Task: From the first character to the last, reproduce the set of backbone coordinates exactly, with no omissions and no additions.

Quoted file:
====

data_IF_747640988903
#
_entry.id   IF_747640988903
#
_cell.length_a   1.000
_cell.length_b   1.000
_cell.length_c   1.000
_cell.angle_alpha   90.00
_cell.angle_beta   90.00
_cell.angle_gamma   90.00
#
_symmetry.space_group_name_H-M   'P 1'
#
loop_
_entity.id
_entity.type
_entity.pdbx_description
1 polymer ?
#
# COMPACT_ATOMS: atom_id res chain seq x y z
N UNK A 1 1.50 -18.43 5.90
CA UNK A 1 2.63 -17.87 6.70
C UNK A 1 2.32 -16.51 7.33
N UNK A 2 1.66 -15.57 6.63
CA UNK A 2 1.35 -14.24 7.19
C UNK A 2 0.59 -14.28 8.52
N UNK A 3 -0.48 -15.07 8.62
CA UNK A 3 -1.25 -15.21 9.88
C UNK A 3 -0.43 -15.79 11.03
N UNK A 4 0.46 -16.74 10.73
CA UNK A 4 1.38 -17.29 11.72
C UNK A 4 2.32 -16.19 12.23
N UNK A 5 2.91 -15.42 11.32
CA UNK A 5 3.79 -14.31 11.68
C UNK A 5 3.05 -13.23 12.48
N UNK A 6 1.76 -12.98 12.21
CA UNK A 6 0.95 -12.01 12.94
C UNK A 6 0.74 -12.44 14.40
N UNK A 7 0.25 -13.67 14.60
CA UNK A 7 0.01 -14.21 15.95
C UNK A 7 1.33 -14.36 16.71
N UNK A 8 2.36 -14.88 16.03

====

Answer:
data_IF_747640988903
#
_entry.id   IF_747640988903
#
_cell.length_a   1.000
_cell.length_b   1.000
_cell.length_c   1.000
_cell.angle_alpha   90.00
_cell.angle_beta   90.00
_cell.angle_gamma   90.00
#
_symmetry.space_group_name_H-M   'P 1'
#
loop_
_entity.id
_entity.type
_entity.pdbx_description
1 polymer ?
#
# COMPACT_ATOMS: atom_id res chain seq x y z
N UNK A 1 1.50 -18.43 5.90
CA UNK A 1 2.63 -17.87 6.70
C UNK A 1 2.32 -16.51 7.33
N UNK A 2 1.66 -15.57 6.63
CA UNK A 2 1.35 -14.24 7.19
C UNK A 2 0.59 -14.28 8.52
N UNK A 3 -0.48 -15.07 8.62
CA UNK A 3 -1.25 -15.21 9.88
C UNK A 3 -0.43 -15.79 11.03
N UNK A 4 0.46 -16.74 10.73
CA UNK A 4 1.38 -17.29 11.72
C UNK A 4 2.32 -16.19 12.23
N UNK A 5 2.91 -15.42 11.32
CA UNK A 5 3.79 -14.31 11.68
C UNK A 5 3.05 -13.23 12.48
N UNK A 6 1.76 -12.98 12.21
CA UNK A 6 0.95 -12.01 12.94
C UNK A 6 0.74 -12.44 14.40
N UNK A 7 0.25 -13.67 14.60
CA UNK A 7 0.01 -14.21 15.95
C UNK A 7 1.33 -14.36 16.71
N UNK A 8 2.36 -14.88 16.03